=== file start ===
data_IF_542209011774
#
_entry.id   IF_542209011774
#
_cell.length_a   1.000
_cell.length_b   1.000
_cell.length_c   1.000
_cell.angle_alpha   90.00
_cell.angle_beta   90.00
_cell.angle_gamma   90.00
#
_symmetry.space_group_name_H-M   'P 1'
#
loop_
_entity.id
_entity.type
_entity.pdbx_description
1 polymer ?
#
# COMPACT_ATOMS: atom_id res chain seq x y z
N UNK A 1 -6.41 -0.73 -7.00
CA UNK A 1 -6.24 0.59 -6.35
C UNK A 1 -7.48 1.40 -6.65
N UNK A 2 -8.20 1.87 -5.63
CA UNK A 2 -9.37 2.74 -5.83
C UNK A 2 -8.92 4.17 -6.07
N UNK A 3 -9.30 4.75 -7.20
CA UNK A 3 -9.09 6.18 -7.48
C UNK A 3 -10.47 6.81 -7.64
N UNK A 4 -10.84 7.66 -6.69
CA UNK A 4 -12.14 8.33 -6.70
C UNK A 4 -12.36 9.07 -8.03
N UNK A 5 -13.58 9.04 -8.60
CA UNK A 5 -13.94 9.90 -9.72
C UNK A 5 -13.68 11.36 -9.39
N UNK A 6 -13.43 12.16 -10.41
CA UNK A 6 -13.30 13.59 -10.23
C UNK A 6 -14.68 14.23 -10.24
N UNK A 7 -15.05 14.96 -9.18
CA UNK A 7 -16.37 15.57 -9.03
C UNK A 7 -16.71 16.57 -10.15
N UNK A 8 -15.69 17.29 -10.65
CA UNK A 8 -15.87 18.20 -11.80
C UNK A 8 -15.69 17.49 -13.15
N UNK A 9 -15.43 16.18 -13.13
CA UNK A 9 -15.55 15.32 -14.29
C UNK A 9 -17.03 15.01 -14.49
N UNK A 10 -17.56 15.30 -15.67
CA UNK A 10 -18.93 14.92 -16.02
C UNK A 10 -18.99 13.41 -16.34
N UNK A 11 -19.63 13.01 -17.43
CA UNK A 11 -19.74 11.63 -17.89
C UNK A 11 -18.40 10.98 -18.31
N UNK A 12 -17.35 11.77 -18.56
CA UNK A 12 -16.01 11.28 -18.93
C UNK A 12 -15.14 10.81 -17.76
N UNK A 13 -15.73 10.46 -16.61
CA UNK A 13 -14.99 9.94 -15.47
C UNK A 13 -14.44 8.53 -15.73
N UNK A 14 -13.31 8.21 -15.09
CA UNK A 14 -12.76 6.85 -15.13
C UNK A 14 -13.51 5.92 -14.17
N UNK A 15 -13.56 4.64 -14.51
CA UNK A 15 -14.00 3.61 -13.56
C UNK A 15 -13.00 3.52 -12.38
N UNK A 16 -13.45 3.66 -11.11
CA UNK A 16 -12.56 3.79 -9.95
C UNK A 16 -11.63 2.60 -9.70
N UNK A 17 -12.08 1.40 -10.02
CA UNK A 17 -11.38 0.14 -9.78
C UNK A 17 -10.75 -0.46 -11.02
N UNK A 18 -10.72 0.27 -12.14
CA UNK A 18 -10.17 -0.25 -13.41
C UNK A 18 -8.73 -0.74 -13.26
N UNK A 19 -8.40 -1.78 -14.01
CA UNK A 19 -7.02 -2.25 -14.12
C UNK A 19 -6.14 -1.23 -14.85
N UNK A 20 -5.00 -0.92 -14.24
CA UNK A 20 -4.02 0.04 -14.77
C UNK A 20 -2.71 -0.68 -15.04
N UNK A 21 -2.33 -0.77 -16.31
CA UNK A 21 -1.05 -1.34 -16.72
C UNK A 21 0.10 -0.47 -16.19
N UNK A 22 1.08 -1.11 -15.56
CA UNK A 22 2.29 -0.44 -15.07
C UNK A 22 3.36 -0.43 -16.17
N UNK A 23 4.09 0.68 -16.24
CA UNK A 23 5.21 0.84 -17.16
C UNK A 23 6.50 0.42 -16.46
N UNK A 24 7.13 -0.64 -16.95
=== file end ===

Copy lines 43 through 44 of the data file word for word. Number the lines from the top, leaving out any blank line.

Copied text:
CA UNK A 8 -15.87 18.20 -11.80
C UNK A 8 -15.69 17.49 -13.15